Minh Tri Do Dinh: It means that spells from your chosen magic school get a boost, but you're still allowed to learn spells from the other school at any given time. The third school is actually a supplementary branch with summonable creatures. We decided to add it to make the gameplay more varied. Having a creature fighting on your side gives you new tactical possibilities and it's fun!
GamersInfo.net: A staple of RPGs are items - lots of armor, weapons and baubles that change the characters skills or situation. Is this the case with Avencast?
Minh Tri Do Dinh: Avencast has all the elements that RPG gamers love. Armor and weapons can boost your stats in Avencast, while skills actually won't be changed by items.
GamersInfo.net: Early previews all make mention of using sepia tones for cut scenes. This is an unusual choice. What were you trying to signify with the stark change in color?
Minh Tri Do Dinh: Using sepia tones for the cut-scenes was very much an aesthetic choice. The story is actually presented as a retrospection of an old man, so we sort of wanted to capture that feel of reading the old book he's shown writing in. Also, we experimented with 2.5D sequences early on and it became clear that it was a much more effective and interesting storytelling device than, say, pre-rendered 3D sequences.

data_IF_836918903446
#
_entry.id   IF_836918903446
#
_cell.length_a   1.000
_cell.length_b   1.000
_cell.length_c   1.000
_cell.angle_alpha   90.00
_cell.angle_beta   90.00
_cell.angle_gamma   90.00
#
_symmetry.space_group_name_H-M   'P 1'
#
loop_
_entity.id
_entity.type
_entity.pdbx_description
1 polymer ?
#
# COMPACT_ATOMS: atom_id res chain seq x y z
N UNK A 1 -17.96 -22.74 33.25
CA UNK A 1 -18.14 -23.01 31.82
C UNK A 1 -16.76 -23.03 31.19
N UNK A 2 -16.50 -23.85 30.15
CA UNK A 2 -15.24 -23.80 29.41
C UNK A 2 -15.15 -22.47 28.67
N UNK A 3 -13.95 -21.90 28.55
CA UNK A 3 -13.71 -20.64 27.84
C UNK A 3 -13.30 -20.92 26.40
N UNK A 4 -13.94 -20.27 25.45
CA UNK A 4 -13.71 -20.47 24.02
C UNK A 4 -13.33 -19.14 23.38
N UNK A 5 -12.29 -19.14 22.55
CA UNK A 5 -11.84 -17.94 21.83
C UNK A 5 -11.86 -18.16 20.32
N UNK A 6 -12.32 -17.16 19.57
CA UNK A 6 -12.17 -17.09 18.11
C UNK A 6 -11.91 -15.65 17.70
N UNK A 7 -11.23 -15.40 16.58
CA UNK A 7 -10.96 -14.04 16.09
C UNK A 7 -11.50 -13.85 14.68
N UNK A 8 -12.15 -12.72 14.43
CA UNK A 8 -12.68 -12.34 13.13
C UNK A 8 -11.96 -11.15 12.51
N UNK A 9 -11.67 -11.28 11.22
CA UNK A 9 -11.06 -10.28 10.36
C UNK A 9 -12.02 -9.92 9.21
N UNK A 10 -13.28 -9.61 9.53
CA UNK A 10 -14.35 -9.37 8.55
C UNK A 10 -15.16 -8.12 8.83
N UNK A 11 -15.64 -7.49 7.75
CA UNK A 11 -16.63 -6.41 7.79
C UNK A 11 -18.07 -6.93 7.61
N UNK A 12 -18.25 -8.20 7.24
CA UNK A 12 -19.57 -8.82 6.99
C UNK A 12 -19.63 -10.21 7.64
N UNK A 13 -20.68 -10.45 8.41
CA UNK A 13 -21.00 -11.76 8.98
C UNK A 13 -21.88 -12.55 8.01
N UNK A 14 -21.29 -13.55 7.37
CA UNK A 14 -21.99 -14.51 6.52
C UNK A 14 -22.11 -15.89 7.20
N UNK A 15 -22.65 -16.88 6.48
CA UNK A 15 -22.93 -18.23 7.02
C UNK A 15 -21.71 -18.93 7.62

GamersInfo.net: The greatest RPGs - of any size budget - succeed because of the little details, the sounds, NPC conversations, idle animations, etc. What are the details you're most proud of with Avencast?
Minh Tri Do Dinh: Besides more general stuff like art direction, visual effects, cut-scenes (both 2D and 3D) and the combat system, there are lots bits strewn across the game that we are proud of. Players will meet interesting characters and unique monsters, but also small situational stuff, for example spiders hatching from cocoons in the caves that you travel through.
GamersInfo.net: If you had unlimited resources to go back and add one more small thing to the game - small is key - what would it be?
Minh Tri Do Dinh: That's a tough question because there really isn't a singular element that we would want to add to the game, certainly not if it should be small. Tweaking bits, polishing things here and there… that would be the extent of the small things we would do.
Thanks to GamersInfo.net for allowing us to share the world of Avencast with their readers. Don't forget to download the demo. We hope you all enjoy the game!
My children both play games so I often play them first, getting to know exactly how something may effect my sensitive and easily stimulated older child vs. my stoic and imperturbable younger.
I like games for games; for the pure enjoyment of them and believe that no game is wholly bad, though some are real stinkers.
I also have the dexterity of a camel in mittens so find playing FPSs difficult (and I also don't like the gore) and RTSs at times can stump me. I just can't seem to move quickly enough to keep up with them. Some of my favorite games are arcade games and I'll spend 3-5 years on the same 5-6 levels because I just never get any better. But, I have fun.